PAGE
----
Lax paperwork costs firm nearly $6000

A Queenstown security company must pay a former worker nearly $6000 for failing to give her proper employment paperwork.

The Employment Relations Authority (ERA) decision says Kawarau Security Services Ltd employed the woman as a security guard in January last year, but stopped giving her shifts a month later without explanation.

ERA member Helen Doyle said the woman’s requests for an employment agreement and her wage and time records were not responded to, both before and after she was given her last shift on February 12.

She was removed from the company’s online messaging group the following month, and got no response to emails she wrote to the company’s owner and sole director, Jack Matiaha-Simon, asking if she had been "laid off".

When the woman went to the Citizens Advice Bureau and government agency Employment New Zealand for help, Matiaha-Simon did not respond to either organisation’s phone calls or emails.

The woman claimed she was unjustifiably dismissed, and disadvantaged by the company’s failure to give her a proper employment agreement and wage and time records.

In her decision, Ms Doyle said the arrangement between the woman and Matiaha-Simon had, "in reality", features of a casual employment relationship.

The woman had told Matiaha-Simon when she was unavailable for work rather than asking for leave, and there were only two weeks in February when there was a "regularity or pattern of work offered and accepted".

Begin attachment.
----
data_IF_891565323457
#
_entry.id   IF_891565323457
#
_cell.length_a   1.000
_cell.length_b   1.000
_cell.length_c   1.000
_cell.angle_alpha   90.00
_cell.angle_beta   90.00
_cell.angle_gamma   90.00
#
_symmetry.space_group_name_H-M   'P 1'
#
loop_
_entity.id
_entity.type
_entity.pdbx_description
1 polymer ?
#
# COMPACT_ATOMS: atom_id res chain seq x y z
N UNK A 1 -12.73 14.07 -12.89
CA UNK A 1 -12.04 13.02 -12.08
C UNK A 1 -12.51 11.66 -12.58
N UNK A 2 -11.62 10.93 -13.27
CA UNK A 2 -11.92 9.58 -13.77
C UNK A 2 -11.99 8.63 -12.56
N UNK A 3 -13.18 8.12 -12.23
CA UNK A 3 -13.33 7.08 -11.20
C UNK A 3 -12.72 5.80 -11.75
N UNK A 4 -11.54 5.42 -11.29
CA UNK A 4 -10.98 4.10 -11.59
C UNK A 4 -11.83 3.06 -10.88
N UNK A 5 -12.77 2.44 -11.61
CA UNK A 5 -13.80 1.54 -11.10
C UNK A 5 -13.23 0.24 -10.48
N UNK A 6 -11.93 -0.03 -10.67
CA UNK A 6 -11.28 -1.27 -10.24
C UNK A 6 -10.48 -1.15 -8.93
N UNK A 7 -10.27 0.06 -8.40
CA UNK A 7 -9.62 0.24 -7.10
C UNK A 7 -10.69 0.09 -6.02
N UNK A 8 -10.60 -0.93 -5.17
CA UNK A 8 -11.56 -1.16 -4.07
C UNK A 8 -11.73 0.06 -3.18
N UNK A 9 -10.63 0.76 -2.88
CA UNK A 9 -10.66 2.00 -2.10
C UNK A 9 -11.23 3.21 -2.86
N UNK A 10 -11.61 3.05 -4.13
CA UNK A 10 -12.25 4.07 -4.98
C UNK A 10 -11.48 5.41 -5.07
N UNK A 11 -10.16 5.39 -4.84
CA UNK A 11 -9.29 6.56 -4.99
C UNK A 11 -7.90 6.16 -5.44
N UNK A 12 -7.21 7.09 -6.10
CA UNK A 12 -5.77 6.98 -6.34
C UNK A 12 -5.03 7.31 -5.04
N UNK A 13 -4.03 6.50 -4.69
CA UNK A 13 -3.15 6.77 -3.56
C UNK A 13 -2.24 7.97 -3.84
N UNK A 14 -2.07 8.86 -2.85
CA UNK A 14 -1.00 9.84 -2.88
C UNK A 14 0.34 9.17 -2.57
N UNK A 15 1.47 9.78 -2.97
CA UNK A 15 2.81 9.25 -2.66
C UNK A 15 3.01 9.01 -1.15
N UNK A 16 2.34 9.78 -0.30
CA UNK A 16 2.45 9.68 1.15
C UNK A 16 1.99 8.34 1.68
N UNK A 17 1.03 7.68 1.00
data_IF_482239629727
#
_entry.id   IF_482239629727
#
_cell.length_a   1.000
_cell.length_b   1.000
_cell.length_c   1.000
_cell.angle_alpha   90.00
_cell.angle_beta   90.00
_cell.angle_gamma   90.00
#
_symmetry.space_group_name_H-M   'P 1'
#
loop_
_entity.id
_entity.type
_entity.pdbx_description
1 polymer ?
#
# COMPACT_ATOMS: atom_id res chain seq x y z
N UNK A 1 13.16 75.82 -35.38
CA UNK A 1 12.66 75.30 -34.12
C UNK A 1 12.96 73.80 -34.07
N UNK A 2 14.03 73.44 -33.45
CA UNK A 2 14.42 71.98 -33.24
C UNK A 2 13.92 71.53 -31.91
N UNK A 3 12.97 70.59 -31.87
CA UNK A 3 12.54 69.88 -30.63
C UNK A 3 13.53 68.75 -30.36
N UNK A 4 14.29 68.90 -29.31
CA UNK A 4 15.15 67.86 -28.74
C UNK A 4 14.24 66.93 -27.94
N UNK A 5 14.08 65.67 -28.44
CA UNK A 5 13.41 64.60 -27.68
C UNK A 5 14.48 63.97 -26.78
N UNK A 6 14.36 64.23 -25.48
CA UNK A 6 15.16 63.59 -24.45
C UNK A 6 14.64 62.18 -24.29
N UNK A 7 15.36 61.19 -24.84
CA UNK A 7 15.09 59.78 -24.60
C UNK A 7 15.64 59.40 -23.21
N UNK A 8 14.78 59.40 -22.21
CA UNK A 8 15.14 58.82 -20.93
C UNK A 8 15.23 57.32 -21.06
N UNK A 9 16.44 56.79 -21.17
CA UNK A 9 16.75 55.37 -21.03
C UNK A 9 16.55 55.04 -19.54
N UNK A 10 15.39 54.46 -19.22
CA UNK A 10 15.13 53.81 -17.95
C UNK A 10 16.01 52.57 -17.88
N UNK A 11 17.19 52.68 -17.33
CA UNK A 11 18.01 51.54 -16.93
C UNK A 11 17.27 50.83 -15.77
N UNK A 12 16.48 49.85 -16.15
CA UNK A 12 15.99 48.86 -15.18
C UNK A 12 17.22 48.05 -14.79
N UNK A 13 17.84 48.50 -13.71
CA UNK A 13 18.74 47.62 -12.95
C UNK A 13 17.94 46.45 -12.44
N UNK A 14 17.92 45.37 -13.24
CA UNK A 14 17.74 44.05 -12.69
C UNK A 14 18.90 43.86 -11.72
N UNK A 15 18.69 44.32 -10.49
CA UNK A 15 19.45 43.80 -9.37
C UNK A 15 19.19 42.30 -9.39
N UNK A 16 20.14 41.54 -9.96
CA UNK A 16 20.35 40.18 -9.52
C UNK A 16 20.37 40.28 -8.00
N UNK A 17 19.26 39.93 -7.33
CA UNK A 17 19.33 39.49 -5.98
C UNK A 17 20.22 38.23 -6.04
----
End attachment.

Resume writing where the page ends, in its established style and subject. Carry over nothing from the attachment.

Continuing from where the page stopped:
There was no "mutual expectation" of continued employment after February 12, which meant the ending of the woman’s employment did not amount to a dismissal.

The issues raised by the applicant were better treated as breaches of the Employment Relations Act, Ms Doyle said.

She was not given an employment agreement before starting work for the company, and when she was eventually given one, it did not state her name, wage rate or hours of work.

There was a "degree of deliberateness" by Matiaha-Simon in failing to respond to the woman’s many requests for the employment documents she was legally entitled to.

For those breaches, Ms Doyle ordered Kawarau Security Services to pay a $4000 penalty, of which $3500 was payable to the applicant, as well as paying her $2462.56 for costs and holiday pay owed.

Matiaha-Simon did not respond to the ERA’s attempts to contact him or take part in its investigation.